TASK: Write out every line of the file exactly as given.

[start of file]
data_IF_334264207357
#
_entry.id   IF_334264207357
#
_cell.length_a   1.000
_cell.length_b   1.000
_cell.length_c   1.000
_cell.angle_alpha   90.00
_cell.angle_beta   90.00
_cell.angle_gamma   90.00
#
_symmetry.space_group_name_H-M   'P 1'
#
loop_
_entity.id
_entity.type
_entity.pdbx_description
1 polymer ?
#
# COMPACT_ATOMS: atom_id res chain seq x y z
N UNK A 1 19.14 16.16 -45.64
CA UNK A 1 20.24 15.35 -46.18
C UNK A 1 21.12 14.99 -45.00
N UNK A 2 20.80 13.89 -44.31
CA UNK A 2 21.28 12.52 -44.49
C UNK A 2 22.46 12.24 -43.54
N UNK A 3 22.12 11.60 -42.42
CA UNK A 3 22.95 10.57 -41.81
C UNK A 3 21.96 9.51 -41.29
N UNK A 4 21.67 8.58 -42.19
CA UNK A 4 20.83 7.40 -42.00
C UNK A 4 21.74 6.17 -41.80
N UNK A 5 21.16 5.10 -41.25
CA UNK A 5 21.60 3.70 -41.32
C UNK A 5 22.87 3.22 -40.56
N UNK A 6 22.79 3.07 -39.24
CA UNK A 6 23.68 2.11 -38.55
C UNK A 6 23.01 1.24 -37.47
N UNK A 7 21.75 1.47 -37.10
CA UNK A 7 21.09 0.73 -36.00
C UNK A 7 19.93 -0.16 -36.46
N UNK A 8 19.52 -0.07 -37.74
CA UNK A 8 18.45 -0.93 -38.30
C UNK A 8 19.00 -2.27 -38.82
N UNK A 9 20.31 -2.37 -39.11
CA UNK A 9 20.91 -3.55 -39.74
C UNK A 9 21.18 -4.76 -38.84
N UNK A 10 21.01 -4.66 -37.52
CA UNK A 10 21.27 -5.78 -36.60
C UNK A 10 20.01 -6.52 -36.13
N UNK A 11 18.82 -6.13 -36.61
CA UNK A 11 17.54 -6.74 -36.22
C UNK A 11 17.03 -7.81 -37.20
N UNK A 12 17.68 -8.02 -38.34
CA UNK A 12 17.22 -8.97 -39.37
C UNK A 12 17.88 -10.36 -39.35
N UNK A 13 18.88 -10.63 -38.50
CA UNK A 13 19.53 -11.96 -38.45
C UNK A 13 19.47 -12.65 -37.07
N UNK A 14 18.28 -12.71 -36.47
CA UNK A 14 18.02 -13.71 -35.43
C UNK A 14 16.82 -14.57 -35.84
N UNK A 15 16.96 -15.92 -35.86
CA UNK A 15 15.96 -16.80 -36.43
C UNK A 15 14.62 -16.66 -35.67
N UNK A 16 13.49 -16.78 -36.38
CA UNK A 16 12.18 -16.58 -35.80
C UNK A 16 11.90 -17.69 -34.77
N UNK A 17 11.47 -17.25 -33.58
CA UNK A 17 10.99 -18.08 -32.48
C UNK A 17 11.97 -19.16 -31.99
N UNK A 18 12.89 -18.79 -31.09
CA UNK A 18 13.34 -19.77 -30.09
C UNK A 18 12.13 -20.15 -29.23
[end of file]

data_IF_334264207357
#
_entry.id   IF_334264207357
#
_cell.length_a   1.000
_cell.length_b   1.000
_cell.length_c   1.000
_cell.angle_alpha   90.00
_cell.angle_beta   90.00
_cell.angle_gamma   90.00
#
_symmetry.space_group_name_H-M   'P 1'
#
loop_
_entity.id
_entity.type
_entity.pdbx_description
1 polymer ?
#
# COMPACT_ATOMS: atom_id res chain seq x y z
N UNK A 1 19.14 16.16 -45.64
CA UNK A 1 20.24 15.35 -46.18
C UNK A 1 21.12 14.99 -45.00
N UNK A 2 20.80 13.89 -44.31
CA UNK A 2 21.28 12.52 -44.49
C UNK A 2 22.46 12.24 -43.54
N UNK A 3 22.12 11.60 -42.42
CA UNK A 3 22.95 10.57 -41.81
C UNK A 3 21.96 9.51 -41.29
N UNK A 4 21.67 8.58 -42.19
CA UNK A 4 20.83 7.40 -42.00
C UNK A 4 21.74 6.17 -41.80
N UNK A 5 21.16 5.10 -41.25
CA UNK A 5 21.60 3.70 -41.32
C UNK A 5 22.87 3.22 -40.56
N UNK A 6 22.79 3.07 -39.24
CA UNK A 6 23.68 2.11 -38.55
C UNK A 6 23.01 1.24 -37.47
N UNK A 7 21.75 1.47 -37.10
CA UNK A 7 21.09 0.73 -36.00
C UNK A 7 19.93 -0.16 -36.46
N UNK A 8 19.52 -0.07 -37.74
CA UNK A 8 18.45 -0.93 -38.30
C UNK A 8 19.00 -2.27 -38.82
N UNK A 9 20.31 -2.37 -39.11
CA UNK A 9 20.91 -3.55 -39.74
C UNK A 9 21.18 -4.76 -38.84
N UNK A 10 21.01 -4.66 -37.52
CA UNK A 10 21.27 -5.78 -36.60
C UNK A 10 20.01 -6.52 -36.13
N UNK A 11 18.82 -6.13 -36.61
CA UNK A 11 17.54 -6.74 -36.22
C UNK A 11 17.03 -7.81 -37.20
N UNK A 12 17.68 -8.02 -38.34
CA UNK A 12 17.22 -8.97 -39.37
C UNK A 12 17.88 -10.36 -39.35
N UNK A 13 18.88 -10.63 -38.50
CA UNK A 13 19.53 -11.96 -38.45
C UNK A 13 19.47 -12.65 -37.07
N UNK A 14 18.28 -12.71 -36.47
CA UNK A 14 18.02 -13.71 -35.43
C UNK A 14 16.82 -14.57 -35.84
N UNK A 15 16.96 -15.92 -35.86
CA UNK A 15 15.96 -16.80 -36.43
C UNK A 15 14.62 -16.66 -35.67
N UNK A 16 13.49 -16.78 -36.38
CA UNK A 16 12.18 -16.58 -35.80
C UNK A 16 11.90 -17.69 -34.77
N UNK A 17 11.47 -17.25 -33.58
CA UNK A 17 10.99 -18.08 -32.48
C UNK A 17 11.97 -19.16 -31.99
N UNK A 18 12.89 -18.79 -31.09
CA UNK A 18 13.34 -19.77 -30.09
C UNK A 18 12.13 -20.15 -29.23